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Bringing high production values to digital content

Simon Davies, Executive Director EMEA at Quartz

Simon Davies, Executive Director EMEA at Quartz

RM: How do production values come into the execution of digital content? 

 SD: For print, production values are very tangible quite literally. Even when you’re looking at film you can tell when it is more sumptuous and has had more money spent on it. When you look at digital however, it’s far more about rich, relevant and respectable experiences for the user.

RM: What are the common content mistakes that brands should steer clear of? 

SD: The one-size-fits-all idea that if you produce a piece of content it can be pumped out through various channels whether that be print, social or digital without paying attention to the medium which you’re using, the place you’re using it and the experience the user will have at that time. That content when it was originally produced might have been outstanding, but if you don’t treat the user experience with respect when you put it in different areas then it can be a horrible thing.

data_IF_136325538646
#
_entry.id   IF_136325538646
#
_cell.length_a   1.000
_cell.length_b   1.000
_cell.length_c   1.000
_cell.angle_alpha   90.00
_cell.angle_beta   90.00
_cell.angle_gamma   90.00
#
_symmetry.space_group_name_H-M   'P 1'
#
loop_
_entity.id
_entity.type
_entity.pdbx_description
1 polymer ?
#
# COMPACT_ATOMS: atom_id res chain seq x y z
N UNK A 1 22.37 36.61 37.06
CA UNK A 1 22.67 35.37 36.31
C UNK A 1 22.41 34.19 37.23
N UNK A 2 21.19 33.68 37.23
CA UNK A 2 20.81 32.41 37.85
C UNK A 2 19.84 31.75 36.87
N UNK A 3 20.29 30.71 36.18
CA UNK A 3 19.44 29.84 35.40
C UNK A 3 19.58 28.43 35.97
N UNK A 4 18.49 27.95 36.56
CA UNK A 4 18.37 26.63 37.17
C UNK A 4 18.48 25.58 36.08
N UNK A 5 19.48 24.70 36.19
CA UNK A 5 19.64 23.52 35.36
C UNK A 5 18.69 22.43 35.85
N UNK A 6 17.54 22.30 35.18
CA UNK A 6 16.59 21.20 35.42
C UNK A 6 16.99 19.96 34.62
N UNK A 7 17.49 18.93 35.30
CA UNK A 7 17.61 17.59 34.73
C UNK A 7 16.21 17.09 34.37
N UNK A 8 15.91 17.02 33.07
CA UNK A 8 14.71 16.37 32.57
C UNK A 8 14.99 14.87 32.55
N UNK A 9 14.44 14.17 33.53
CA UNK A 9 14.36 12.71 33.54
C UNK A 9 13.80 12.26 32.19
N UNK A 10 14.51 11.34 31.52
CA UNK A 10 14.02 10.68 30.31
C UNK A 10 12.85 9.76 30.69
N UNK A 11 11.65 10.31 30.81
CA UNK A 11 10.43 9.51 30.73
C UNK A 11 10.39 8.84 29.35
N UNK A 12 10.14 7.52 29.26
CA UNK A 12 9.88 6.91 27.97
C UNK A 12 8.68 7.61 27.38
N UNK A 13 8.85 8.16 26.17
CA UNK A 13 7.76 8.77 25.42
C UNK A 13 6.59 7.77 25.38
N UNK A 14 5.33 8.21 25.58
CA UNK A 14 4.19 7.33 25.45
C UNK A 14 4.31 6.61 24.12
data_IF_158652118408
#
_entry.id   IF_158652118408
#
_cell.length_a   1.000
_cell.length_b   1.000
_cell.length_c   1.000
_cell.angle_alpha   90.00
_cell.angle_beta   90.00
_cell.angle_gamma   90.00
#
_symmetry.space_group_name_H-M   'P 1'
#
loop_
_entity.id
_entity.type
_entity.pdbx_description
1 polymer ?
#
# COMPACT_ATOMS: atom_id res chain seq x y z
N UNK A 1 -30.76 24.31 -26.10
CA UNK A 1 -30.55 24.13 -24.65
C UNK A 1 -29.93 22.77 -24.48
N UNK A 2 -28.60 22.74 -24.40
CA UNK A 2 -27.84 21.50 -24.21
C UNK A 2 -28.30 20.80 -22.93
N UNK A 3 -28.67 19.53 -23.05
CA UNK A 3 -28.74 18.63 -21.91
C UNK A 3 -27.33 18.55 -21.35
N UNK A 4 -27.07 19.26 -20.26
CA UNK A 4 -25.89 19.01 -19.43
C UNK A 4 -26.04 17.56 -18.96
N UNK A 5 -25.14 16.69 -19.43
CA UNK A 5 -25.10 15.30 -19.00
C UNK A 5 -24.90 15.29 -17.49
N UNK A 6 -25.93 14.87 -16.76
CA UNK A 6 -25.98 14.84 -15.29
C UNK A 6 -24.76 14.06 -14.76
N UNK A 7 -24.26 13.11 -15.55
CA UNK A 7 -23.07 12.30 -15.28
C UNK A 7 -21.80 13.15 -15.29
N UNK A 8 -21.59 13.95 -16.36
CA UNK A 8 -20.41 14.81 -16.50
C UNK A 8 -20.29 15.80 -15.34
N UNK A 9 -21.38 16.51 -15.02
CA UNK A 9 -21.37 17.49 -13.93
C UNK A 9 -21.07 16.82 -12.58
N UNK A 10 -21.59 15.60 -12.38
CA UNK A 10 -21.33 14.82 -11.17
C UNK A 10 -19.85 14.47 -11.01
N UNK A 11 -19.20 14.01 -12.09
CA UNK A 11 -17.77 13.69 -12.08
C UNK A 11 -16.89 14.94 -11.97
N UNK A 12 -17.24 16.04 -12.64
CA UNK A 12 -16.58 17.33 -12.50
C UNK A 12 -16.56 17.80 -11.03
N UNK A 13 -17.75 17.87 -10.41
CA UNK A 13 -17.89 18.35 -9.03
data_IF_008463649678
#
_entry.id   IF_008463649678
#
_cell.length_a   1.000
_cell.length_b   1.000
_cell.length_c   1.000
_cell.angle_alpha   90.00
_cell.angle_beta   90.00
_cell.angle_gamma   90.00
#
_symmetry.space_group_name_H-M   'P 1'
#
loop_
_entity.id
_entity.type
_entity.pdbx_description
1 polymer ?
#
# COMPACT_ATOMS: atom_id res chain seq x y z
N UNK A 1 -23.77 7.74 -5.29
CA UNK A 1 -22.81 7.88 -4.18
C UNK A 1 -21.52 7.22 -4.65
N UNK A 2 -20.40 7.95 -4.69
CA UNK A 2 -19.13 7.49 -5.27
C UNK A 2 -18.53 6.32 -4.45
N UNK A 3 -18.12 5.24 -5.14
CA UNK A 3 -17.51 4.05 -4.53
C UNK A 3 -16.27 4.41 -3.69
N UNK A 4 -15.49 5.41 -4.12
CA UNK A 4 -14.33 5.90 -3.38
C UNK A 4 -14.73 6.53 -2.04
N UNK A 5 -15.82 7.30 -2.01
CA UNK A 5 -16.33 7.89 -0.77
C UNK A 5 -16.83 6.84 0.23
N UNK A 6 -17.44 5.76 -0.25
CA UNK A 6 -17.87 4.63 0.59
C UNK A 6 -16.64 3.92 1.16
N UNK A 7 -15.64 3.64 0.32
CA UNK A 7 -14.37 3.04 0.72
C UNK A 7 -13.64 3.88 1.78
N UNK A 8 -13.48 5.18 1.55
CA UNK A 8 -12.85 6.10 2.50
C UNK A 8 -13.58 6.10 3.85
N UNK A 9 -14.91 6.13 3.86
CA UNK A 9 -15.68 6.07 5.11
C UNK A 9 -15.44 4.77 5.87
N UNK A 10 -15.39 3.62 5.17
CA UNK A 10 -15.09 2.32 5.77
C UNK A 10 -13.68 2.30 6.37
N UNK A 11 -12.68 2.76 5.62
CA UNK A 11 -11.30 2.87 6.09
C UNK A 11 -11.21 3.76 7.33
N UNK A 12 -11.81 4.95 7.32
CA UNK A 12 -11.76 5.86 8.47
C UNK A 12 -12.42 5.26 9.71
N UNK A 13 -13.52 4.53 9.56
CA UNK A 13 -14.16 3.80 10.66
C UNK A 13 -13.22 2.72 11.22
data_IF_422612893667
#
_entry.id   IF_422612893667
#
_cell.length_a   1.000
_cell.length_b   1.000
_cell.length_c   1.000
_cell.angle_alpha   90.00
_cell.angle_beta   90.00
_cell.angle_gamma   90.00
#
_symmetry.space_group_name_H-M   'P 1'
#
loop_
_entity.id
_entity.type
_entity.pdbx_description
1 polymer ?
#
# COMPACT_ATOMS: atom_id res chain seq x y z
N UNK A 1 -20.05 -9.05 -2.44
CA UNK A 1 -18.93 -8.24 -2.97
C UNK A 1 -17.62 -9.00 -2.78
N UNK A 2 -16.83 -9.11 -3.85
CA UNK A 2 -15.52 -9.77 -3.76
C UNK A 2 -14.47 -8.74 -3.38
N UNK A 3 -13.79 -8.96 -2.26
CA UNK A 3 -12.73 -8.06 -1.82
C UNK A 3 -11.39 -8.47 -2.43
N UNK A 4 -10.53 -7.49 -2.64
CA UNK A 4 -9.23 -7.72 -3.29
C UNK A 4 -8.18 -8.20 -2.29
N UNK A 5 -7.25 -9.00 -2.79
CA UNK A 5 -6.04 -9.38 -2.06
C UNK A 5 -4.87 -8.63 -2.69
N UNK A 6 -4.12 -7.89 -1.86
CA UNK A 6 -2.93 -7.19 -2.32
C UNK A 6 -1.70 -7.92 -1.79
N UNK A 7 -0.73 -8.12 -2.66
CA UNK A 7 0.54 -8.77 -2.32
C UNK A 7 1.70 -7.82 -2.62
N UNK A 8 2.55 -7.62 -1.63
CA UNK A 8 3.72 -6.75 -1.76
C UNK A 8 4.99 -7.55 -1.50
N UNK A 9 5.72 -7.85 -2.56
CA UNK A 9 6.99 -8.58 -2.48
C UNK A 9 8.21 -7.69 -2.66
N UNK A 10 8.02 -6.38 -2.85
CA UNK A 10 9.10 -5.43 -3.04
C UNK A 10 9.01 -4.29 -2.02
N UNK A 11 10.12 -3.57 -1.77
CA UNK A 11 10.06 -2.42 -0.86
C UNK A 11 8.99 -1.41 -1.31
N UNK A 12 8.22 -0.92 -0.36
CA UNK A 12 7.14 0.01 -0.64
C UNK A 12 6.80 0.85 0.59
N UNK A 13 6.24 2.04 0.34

There can be a number of reasons people don’t want to consider how to make it more relevant for the different channels. These could be 1) they don’t want to invest the time, 2) they don’t want to or they can’t invest any money,(money often gets overlooked in content production, it’s very expensive when done right) 3) they are personally attached to it and want everyone to see it, forgetting the environment it’s going to be placed in. It’s important to understand what the user is actually doing at the point in which they encounter your content.

RM: Who do you view as the paragons of excellence in the world of publishing? And in terms of brands who’s getting the ‘execution’ side of brand publishing right?